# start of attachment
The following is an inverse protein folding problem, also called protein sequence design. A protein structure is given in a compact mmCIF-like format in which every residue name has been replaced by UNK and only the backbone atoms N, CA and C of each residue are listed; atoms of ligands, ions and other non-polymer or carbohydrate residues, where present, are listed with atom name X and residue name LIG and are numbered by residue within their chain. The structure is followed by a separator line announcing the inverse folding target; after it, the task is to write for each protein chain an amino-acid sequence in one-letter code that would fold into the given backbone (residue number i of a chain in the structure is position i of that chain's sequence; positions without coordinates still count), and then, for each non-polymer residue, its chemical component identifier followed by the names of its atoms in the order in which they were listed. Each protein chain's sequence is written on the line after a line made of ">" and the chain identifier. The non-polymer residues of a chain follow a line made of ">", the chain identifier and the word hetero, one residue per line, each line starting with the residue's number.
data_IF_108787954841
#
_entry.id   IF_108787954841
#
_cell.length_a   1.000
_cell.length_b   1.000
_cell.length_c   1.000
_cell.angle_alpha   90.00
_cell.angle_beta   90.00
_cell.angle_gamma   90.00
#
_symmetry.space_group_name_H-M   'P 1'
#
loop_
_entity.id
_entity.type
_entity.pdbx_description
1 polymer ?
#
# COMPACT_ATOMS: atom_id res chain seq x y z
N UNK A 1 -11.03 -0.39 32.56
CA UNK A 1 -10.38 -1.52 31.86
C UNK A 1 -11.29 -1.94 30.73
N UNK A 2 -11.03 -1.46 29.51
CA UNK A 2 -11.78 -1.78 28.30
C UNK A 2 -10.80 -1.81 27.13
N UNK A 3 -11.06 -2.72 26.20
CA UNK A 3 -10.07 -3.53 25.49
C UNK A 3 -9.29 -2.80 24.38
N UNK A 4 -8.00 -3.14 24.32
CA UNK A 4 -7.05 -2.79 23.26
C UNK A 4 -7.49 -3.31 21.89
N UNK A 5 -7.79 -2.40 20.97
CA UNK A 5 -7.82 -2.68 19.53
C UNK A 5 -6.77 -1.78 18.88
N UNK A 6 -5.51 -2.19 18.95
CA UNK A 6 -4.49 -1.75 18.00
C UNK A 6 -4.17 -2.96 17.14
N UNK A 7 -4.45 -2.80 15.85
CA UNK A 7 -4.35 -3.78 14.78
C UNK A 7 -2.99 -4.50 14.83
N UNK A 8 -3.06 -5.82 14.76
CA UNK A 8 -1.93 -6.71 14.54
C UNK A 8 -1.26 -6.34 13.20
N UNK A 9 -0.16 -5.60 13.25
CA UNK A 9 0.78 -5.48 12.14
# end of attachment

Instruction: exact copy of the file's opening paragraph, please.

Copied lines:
The following is an inverse protein folding problem, also called protein sequence design. A protein structure is given in a compact mmCIF-like format in which every residue name has been replaced by UNK and only the backbone atoms N, CA and C of each residue are listed; atoms of ligands, ions and other non-polymer or carbohydrate residues, where present, are listed with atom name X and residue name LIG and are numbered by residue within their chain. The structure is followed by a separator line announcing the inverse folding target; after it, the task is to write for each protein chain an amino-acid sequence in one-letter code that would fold into the given backbone (residue number i of a chain in the structure is position i of that chain's sequence; positions without coordinates still count), and then, for each non-polymer residue, its chemical component identifier followed by the names of its atoms in the order in which they were listed. Each protein chain's sequence is written on the line after a line made of ">" and the chain identifier. The non-polymer residues of a chain follow a line made of ">", the chain identifier and the word hetero, one residue per line, each line starting with the residue's number.